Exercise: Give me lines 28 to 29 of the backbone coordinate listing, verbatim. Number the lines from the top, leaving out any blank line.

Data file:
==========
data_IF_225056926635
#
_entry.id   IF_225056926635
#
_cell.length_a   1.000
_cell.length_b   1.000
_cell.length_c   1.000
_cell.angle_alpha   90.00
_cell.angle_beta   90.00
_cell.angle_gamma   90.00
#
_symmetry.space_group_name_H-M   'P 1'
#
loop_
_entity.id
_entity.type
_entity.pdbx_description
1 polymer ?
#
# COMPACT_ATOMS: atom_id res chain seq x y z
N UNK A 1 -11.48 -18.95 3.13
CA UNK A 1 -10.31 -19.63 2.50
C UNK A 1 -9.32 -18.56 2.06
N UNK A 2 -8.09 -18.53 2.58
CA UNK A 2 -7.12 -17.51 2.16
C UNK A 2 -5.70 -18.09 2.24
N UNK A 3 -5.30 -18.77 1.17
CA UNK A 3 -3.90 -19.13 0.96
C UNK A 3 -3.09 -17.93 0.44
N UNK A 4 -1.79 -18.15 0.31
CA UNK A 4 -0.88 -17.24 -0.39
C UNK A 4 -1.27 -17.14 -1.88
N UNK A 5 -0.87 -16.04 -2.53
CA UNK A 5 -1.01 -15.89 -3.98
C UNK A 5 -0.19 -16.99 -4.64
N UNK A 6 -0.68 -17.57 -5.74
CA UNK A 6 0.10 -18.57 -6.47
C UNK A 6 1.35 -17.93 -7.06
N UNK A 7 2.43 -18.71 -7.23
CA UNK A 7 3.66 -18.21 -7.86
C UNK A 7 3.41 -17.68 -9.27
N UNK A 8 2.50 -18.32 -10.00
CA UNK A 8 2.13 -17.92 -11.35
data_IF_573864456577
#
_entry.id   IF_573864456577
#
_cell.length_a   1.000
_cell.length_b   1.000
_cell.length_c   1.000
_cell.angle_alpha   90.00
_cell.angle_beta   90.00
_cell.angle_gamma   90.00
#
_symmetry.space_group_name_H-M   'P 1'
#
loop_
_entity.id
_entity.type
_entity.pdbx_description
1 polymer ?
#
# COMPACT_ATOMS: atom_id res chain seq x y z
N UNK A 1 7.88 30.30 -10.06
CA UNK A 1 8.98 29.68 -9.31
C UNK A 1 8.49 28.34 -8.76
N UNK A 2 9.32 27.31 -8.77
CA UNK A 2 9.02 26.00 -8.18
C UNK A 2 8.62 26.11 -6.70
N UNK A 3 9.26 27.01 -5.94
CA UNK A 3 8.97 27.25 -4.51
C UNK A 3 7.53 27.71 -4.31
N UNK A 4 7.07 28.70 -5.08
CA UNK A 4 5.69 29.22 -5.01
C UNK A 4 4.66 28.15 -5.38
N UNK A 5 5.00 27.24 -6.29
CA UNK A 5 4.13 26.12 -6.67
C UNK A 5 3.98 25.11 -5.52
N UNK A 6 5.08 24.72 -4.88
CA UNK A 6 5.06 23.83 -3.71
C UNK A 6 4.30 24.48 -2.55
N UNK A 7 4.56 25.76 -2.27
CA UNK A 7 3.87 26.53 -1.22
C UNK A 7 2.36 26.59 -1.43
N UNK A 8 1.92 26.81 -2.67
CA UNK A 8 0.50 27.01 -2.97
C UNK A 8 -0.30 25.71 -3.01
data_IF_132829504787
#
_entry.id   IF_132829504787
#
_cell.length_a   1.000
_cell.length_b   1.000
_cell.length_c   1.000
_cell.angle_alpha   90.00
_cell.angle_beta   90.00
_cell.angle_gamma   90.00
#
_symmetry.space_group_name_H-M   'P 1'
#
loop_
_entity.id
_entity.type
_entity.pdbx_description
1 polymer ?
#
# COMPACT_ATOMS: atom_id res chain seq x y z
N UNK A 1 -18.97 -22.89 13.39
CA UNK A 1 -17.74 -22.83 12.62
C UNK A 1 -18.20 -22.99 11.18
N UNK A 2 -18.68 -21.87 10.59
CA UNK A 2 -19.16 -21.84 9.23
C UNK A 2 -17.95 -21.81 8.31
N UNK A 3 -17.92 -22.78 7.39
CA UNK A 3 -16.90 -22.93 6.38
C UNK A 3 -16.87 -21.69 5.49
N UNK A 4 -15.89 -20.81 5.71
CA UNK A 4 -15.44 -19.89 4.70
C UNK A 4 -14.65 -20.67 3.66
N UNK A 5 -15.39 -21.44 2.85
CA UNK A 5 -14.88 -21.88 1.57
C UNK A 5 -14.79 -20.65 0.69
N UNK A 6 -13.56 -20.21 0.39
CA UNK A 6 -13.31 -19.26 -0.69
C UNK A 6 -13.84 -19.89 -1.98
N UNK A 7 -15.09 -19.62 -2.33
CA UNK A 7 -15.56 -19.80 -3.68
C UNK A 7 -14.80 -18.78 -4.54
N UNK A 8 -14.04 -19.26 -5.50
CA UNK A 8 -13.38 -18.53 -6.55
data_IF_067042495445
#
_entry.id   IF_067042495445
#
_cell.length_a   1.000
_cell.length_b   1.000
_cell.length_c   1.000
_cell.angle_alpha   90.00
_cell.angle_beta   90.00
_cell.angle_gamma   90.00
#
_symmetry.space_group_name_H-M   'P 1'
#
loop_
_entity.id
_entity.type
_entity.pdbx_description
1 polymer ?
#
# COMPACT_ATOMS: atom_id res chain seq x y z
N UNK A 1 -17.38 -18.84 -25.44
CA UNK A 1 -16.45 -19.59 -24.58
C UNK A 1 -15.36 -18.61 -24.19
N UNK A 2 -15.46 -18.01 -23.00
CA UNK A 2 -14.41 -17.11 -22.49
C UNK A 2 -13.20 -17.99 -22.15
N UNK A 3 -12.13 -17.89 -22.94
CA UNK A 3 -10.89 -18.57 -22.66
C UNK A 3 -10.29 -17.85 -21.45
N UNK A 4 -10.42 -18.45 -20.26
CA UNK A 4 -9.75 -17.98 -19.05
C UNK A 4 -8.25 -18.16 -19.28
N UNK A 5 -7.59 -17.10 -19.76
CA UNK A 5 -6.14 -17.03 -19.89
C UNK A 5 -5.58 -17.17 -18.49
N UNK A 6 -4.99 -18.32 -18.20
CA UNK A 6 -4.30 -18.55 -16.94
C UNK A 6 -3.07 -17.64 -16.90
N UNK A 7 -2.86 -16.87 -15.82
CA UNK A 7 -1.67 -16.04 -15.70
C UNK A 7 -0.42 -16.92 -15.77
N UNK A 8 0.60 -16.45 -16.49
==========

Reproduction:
CA UNK A 3 -3.90 -19.13 0.96
C UNK A 3 -3.09 -17.93 0.44